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Friday, 20 November 2015

Spectre - great film, shame about the cars

I’M THINKING of opening a sanctuary – perhaps on some remote Scottish island – for fellow film fanatics in the run-up to James Bond’s next outing.

I can’t be the only film fanatic determined to avoid anything that might have prematurely ruined Spectre, but it was nigh on impossible to avoid finding out the plot details unless you spent the last six months in a cave or with your head planted firmly in the sand – something the film’s creators didn't exactly help by dripping trailer after trailer onto my Facebook feed every other night.

In the end it turned out to be a belter of a film. Don't worry - I’m not going to reveal which femme fatale he beds or what facial disfigurement the villain has if you haven't seen it, but you’ll have to allow me one spoiler alert. Why was Daniel Craig – the best ‘real world’ Bond since Timothy Dalton leapt into a swimming pool in Licence to Kill – getting involved with cars you and I can’t actually buy?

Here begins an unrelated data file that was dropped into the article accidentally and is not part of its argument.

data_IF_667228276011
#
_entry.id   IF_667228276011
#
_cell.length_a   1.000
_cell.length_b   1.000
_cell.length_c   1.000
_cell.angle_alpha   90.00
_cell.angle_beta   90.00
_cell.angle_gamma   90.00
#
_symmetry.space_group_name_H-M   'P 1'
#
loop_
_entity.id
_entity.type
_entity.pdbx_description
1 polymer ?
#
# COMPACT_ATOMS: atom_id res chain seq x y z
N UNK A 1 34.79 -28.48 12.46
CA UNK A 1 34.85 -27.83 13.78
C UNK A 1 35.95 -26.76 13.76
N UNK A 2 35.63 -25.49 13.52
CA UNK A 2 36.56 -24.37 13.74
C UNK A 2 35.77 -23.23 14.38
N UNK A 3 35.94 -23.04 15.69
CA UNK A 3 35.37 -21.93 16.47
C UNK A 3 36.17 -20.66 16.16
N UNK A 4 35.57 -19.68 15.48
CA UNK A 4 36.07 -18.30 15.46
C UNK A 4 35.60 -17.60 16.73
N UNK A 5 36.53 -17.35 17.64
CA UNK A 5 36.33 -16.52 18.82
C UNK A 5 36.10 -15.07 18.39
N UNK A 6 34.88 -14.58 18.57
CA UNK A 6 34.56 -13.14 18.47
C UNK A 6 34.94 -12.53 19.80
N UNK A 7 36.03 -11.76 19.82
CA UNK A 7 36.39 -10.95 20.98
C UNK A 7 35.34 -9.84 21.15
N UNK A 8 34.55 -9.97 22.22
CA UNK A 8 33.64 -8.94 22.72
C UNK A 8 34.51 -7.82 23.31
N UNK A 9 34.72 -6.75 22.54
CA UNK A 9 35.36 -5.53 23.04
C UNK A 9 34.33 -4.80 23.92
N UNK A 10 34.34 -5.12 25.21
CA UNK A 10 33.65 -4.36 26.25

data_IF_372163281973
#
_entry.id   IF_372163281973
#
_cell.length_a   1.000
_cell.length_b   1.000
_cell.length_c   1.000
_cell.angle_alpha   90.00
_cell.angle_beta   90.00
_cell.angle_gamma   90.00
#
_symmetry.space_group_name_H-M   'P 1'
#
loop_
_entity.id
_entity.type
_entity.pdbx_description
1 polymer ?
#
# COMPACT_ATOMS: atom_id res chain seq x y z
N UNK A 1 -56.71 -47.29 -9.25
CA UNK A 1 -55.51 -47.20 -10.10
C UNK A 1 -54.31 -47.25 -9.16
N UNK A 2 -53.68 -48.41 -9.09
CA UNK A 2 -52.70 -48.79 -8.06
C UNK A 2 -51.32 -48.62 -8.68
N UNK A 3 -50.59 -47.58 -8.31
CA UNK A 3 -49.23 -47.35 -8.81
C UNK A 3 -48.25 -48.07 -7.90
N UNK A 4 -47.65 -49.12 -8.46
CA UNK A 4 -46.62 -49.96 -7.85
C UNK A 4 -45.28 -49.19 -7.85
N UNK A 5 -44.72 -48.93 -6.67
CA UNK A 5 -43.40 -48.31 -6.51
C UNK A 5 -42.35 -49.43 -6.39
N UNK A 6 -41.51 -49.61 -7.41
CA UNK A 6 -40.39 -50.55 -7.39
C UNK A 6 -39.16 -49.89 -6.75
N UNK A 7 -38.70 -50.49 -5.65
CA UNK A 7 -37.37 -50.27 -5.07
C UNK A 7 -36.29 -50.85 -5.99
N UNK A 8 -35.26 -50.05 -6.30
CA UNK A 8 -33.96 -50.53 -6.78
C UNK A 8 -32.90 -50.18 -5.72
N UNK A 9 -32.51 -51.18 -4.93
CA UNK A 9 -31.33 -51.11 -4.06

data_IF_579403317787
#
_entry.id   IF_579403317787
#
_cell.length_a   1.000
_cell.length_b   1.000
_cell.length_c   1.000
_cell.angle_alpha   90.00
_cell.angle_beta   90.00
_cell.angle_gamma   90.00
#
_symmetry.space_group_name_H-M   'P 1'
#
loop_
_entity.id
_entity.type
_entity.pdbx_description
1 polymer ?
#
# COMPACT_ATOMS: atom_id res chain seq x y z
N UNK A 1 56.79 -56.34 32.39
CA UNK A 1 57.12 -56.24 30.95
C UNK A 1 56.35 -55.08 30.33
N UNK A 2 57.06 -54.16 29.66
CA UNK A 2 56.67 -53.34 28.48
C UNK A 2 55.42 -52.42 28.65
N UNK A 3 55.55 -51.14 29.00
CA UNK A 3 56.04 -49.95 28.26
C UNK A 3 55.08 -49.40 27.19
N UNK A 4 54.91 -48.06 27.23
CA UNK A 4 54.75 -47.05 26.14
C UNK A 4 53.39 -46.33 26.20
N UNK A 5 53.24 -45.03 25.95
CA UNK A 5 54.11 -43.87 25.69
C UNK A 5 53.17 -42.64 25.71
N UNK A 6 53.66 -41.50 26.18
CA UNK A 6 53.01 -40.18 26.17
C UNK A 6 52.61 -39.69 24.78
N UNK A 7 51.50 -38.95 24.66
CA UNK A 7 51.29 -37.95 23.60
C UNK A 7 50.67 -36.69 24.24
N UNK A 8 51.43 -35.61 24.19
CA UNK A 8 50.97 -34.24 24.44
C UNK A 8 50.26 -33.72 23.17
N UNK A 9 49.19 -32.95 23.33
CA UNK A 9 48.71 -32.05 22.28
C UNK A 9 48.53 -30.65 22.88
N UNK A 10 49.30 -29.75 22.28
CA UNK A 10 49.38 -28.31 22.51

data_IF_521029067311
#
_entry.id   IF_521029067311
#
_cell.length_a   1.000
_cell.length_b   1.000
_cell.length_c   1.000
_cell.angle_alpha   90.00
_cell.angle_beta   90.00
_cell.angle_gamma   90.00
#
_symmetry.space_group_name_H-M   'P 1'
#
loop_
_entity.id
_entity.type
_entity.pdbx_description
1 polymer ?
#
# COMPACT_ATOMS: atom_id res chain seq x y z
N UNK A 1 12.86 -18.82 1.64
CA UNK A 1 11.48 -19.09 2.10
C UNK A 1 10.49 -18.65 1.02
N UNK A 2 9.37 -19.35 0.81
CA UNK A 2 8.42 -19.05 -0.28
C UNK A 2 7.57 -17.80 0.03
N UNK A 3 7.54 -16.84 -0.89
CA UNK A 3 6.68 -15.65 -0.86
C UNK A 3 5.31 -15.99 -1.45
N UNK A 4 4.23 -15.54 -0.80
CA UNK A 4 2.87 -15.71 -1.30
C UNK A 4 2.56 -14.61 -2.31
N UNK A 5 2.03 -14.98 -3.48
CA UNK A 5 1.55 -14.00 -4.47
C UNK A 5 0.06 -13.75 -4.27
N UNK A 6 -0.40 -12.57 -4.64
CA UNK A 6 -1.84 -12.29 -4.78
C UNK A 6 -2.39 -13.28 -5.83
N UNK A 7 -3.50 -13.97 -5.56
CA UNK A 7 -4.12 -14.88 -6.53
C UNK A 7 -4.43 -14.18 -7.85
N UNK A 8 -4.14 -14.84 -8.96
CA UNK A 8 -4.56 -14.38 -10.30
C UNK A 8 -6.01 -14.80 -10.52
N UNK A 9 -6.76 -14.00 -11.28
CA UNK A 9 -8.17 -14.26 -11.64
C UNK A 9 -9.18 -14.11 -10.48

Everyone knows great cars – whether they’ve been approved by Q or not - and Bond films go together. Sean Connery being told his Bentley’s ‘had its day’ and then being introduced to a silver car with a few optional extras is one of cinema’s greatest moments, and Roger Moore winding down the window of his aquatic Lotus and casually throwing out a fish one of its funniest. Then there’s the moment Timothy Dalton fights his way through the roof of a swerving army Land Rover in the opening moments of The Living Daylights, and that glorious moment when Daniel Craig flicks on the lights to reveal a gleaming DB5 in Skyfall.

All of these vehicles have one glorious thing in common – you can, even if you might need to be a millionaire in some cases, buy all these cars in real life. Yet you can’t with Spectre’s automotive stars.

For starters there’s Bond’s car – an Aston Martin of course, but unlike the DBS or DB5 the DB10 Daniel Craig uses is not actually a production model. The closest you’ll be able to get is next year’s DB11. Close, but not exactly the MI6-spec the Bond fantasists who propel Aston’s fortunes will be wishing for this Christmas.

It’s the same story with the baddies’ choice bit of kit – a Jaguar C-X75, which was mooted as an XJ220 successor at the Paris motor show five years ago. It wasn’t a production car then and it still isn’t now – and I reckon using one in Spectre is giving today’s kids false hope.

It's a top-notch 007 outing – but I just thought the cars (except the one at the very end) were a bit of a letdown.

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  3. Spectre was awesome, when I was watching it thought I did notice the lack of cars, glad I wasn't the only one!

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